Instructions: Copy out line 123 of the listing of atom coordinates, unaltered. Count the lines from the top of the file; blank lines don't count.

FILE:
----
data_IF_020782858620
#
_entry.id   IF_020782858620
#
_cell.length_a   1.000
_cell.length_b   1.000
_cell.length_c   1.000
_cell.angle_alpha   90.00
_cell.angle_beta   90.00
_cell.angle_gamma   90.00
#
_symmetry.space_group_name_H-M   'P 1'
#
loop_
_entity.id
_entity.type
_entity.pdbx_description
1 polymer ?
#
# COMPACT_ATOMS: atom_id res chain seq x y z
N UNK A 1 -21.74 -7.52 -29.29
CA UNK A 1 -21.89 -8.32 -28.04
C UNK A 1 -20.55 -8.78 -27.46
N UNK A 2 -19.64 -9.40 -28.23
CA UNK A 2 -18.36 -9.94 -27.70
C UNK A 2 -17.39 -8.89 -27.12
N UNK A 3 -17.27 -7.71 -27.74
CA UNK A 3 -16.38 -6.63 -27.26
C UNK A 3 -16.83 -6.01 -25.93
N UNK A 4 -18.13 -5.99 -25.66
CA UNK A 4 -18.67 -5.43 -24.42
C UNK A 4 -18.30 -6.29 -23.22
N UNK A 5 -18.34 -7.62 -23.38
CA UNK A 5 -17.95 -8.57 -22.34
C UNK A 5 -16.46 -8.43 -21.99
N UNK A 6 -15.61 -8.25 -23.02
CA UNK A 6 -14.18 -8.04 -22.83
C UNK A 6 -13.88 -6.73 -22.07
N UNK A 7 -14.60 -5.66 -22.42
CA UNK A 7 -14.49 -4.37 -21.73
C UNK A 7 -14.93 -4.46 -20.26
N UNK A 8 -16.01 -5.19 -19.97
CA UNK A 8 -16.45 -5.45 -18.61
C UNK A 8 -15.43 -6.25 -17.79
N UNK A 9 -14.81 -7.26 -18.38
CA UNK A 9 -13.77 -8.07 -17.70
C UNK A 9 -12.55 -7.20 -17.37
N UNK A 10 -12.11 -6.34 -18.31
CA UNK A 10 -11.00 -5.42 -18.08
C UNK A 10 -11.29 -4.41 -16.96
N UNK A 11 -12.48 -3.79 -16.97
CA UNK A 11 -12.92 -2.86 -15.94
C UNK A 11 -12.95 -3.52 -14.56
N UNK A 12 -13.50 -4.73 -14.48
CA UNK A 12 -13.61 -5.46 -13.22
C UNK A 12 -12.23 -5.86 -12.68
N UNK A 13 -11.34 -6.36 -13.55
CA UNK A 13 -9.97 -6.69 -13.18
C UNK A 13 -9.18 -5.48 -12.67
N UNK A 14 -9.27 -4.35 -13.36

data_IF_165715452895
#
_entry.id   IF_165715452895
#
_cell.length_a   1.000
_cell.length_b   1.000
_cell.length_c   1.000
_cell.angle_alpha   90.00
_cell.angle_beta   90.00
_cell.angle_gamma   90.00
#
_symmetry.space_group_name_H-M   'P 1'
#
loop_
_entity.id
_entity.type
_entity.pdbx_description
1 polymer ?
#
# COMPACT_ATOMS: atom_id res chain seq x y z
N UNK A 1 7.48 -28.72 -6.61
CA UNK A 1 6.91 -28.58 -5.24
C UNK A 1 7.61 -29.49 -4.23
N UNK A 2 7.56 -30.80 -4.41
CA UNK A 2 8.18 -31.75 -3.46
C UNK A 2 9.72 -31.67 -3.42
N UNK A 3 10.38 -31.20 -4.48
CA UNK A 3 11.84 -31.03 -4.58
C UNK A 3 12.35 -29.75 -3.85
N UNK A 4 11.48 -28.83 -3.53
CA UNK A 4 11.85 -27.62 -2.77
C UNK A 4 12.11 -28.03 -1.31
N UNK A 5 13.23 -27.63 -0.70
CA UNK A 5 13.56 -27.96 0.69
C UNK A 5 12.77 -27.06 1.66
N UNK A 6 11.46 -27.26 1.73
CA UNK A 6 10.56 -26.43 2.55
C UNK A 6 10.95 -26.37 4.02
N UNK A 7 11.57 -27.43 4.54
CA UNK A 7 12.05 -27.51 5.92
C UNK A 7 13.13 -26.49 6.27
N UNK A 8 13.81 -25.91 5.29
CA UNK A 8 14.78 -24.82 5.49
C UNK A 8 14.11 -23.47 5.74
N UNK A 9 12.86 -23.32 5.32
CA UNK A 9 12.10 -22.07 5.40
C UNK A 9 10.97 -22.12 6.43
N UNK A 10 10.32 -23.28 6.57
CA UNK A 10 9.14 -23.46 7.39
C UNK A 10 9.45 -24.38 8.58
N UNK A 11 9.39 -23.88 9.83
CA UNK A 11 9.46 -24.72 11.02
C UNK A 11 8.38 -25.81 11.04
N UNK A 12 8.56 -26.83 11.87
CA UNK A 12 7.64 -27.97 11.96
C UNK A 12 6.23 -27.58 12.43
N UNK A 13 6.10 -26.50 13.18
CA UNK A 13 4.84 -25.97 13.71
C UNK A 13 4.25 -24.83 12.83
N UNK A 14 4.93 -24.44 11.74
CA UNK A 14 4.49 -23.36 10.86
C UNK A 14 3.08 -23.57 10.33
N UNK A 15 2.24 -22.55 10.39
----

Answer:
N UNK A 15 2.24 -22.55 10.39